Uber has been ordered to pay $1.1m (£790,000) to a blind woman who was refused rides on 14 separate occasions.
An independent arbitrator found that the company illegally discriminated against Lisa Irving due to the treatment she and her guide dog received from its drivers.
Ms Irving brought the complaint against Uber in 2018 as a result of being “either denied a ride altogether or harassed by Uber drivers not wanting to transport her with her guide dog,” according to the arbitrator’s ruling.
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The arbitrator dismissed Uber’s claim that it wasn’t liable for its drivers conduct because they were contractors – a status that has been struck down in the UK after a lengthy legal battle – saying that Uber still had contractual supervision over the drivers.
As a result being refused rides, Ms Irving said he had been left stranded late at night in San Francisco and had also been late to work, contributing to her losing her job.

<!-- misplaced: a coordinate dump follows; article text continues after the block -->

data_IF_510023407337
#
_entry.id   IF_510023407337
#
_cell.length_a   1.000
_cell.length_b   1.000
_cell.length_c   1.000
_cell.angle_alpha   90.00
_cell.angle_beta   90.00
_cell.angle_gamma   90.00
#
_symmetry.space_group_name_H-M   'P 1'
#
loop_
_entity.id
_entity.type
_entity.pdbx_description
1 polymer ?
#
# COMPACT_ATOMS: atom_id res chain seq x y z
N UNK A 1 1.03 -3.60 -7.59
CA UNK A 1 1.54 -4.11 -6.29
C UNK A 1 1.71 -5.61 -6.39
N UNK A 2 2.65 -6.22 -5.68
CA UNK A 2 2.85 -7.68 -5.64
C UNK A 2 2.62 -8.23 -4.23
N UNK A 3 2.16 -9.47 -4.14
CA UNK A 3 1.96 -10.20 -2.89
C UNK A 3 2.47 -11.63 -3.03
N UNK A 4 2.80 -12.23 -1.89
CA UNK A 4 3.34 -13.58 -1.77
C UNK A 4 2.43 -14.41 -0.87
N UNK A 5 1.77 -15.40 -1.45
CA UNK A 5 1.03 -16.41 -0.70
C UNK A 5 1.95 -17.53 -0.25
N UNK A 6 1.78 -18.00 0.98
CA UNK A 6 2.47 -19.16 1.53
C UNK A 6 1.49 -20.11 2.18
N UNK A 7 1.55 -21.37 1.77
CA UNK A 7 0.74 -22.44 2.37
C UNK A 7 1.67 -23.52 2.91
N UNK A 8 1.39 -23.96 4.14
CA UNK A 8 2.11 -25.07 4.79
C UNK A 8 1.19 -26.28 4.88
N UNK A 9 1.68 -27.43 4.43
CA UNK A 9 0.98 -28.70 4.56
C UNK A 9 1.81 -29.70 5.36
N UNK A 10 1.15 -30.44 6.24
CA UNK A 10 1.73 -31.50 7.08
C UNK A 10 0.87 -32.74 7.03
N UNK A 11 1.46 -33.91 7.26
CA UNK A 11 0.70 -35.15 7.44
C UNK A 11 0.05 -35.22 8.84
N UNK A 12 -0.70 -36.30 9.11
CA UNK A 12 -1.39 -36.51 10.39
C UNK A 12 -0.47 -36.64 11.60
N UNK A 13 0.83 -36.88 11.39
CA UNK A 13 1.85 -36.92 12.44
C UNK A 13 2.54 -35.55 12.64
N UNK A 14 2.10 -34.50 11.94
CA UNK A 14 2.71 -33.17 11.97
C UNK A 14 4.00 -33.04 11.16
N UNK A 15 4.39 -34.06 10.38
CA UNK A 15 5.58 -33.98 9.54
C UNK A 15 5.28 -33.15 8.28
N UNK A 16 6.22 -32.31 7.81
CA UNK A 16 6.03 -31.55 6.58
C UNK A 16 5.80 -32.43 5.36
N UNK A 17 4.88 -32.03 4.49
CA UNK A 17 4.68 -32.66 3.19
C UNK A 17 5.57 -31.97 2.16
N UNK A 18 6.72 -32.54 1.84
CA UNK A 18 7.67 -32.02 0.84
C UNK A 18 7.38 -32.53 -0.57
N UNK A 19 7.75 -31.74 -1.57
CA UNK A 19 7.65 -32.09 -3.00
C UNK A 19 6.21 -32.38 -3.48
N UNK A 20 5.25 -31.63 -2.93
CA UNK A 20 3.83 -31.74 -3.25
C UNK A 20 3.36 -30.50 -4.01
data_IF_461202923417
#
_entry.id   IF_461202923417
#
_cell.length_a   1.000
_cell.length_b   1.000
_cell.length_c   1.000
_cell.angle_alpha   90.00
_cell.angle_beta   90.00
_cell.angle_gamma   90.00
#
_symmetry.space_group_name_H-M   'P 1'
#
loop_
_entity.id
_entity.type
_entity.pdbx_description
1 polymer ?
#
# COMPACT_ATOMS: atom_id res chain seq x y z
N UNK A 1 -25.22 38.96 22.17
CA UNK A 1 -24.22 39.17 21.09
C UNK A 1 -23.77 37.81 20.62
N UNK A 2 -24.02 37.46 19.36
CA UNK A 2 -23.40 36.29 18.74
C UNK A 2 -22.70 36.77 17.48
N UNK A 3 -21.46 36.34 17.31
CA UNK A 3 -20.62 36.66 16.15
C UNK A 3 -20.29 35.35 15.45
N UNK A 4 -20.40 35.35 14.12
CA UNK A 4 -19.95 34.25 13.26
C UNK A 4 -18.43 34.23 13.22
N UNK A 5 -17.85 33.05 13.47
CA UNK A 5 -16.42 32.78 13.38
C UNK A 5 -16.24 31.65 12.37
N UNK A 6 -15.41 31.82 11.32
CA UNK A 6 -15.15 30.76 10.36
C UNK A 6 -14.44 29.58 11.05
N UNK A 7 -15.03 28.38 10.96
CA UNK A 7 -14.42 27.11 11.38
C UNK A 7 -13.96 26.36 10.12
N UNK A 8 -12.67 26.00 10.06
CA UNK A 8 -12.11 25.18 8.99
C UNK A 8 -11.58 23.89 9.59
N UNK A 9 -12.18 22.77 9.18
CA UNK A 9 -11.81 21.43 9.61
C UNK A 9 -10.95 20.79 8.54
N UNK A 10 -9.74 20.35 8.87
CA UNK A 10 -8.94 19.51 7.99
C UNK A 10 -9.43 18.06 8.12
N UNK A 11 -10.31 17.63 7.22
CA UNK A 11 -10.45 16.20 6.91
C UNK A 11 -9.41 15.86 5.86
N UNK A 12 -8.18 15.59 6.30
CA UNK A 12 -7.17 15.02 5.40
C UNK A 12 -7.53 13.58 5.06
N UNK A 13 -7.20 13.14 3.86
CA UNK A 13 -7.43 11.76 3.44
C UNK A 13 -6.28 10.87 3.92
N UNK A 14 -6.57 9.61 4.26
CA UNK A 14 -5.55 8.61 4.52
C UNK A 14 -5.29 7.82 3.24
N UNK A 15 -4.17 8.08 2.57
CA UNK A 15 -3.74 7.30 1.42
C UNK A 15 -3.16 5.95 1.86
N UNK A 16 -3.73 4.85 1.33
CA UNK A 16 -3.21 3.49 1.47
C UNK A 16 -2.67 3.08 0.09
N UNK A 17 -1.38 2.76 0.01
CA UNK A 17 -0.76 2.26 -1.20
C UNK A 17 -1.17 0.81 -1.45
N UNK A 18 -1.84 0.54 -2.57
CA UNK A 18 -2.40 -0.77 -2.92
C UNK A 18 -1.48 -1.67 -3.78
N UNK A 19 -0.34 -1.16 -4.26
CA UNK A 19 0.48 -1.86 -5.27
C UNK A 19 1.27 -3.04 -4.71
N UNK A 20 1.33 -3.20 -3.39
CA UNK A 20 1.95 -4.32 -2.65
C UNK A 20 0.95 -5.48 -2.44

On two occasions she was also verbally abused and intimidated by Uber drivers, according to Business Insider which spoke to Ms Irving’s legal representatives and first reported on the arbitrator’s ruling.
In a statement, Ms Irving’s lawyers said: “Of all Americans who should be liberated by the rideshare revolution, the blind and visually impaired are among those who stand to benefit the most.
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“However, the track record of major rideshare services has been spotty at best and openly discriminatory at worst,” added Catherine Cabalo.
“The bottom line is that under the Americans with Disabilities Act, a guide dog should be able to go anywhere that a blind person can go,” Ms Cabalo added.
In response an Uber spokesperson said: “We are proud Uber’s technology has helped people who are blind locate and obtain rides.
“Drivers using the Uber app are expected to serve riders with service animals and comply with accessibility and other laws, and we regularly provide education to drivers on that responsibility.
“Our dedicated team looks into each complaint and takes appropriate action,” they added.